As regards the relevance of federalism for Europe (and ultimately the world) following the world wars, Albertini’s theory clarifies the objective reasons underlying the drive for European integration and the resulting creation of a union that, alongside its confederal aspects, also represents a definite movement towards a complete federal system. Here, the central factor was the de facto decline of the national sovereignties, followed by the de facto unity of the European nation-states that grew from their irreversible historical crisis: in other words, the structural weakness of the European nation-states in the face of the international interdependence driven by the advancing industrial revolution. In this setting, Europe’s single states, finding that they could no longer address the fundamental problems of the modern world, whose scope had become supranational, had no choice but to cooperate in an increasingly deep and stable manner in order to survive; furthermore, the close of the era of world wars had brought their power to an end and resulted in a strong convergence (in Western Europe) of their foreign, defence and economic policies, under the protection of America’s hegemony in the framework of the bipolar world system. Basically, there was a definite reduction in recourse to power politics between the European states, and this greatly weakened the system of opposing nationalisms; these circumstances encouraged a process of supranational unification that created the conditions for the establishment of a sense of loyalty towards Europe. But, Albertini stressed, the situation will remain precarious until such time as Europe’s unity is secured by fully federal institutions. Once these are in place, there will follow the creation of a European federal society, characterised by a balance between loyalty to Europe and loyalty towards the member states of the federation; and this balance will remain solid because the federation will represent a coming together of historically consolidated nation-states (as opposed to the former British colonies that united to form the US federation).[18]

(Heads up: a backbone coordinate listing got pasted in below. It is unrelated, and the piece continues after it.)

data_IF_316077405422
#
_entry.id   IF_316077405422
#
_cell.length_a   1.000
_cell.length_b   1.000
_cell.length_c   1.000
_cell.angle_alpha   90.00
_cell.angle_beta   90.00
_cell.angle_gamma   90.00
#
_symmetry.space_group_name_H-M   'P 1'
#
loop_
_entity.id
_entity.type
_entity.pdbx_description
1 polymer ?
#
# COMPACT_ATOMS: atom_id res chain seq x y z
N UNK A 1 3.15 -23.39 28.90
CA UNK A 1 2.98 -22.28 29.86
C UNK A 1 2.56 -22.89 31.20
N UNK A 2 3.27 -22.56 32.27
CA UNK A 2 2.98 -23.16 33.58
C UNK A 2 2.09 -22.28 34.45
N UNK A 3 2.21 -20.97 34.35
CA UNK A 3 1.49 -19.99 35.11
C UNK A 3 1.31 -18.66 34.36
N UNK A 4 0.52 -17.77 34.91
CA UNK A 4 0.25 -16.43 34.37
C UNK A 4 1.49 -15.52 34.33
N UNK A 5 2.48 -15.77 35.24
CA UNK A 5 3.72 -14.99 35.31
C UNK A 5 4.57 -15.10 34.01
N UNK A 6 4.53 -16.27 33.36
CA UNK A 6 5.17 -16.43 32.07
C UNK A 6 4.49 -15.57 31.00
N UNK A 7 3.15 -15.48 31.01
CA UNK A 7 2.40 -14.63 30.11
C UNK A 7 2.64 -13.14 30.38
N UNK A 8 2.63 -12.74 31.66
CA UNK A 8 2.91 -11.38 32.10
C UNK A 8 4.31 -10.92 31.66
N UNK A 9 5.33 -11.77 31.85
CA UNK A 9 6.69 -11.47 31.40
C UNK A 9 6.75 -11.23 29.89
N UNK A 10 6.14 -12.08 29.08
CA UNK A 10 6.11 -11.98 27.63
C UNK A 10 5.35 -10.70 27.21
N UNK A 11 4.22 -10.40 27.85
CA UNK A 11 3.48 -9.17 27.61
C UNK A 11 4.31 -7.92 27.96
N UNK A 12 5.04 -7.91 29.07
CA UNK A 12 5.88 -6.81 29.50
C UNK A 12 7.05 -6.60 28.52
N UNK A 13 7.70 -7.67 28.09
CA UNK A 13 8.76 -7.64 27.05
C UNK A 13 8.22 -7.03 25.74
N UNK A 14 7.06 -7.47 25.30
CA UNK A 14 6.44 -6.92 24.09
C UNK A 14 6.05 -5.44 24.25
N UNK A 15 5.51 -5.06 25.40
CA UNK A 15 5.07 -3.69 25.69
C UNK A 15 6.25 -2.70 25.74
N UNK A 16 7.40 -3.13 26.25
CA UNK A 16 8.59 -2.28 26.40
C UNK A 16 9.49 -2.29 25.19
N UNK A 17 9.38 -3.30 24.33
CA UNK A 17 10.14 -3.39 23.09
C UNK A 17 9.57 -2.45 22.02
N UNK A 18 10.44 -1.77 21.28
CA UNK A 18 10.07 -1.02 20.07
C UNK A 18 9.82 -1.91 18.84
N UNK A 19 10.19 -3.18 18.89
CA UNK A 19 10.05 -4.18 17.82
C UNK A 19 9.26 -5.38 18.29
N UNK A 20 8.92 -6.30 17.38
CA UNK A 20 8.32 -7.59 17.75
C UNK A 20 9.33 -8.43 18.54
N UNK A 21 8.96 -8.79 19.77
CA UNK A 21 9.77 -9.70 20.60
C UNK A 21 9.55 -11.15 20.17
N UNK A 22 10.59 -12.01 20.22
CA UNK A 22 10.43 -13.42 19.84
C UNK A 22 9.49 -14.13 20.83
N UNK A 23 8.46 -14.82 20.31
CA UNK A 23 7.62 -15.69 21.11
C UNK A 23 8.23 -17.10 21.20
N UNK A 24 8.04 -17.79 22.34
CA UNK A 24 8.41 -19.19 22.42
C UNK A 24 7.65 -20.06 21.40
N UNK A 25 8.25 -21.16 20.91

With regard to the class struggle, the process of European unification, creating an economy of continental dimensions, has resulted in marked social progress that has greatly reduced the conflict between antagonistic classes, and this has, among other things, strengthened loyalties towards regional and local communities and paved the way for the realisation of federalism within the single states.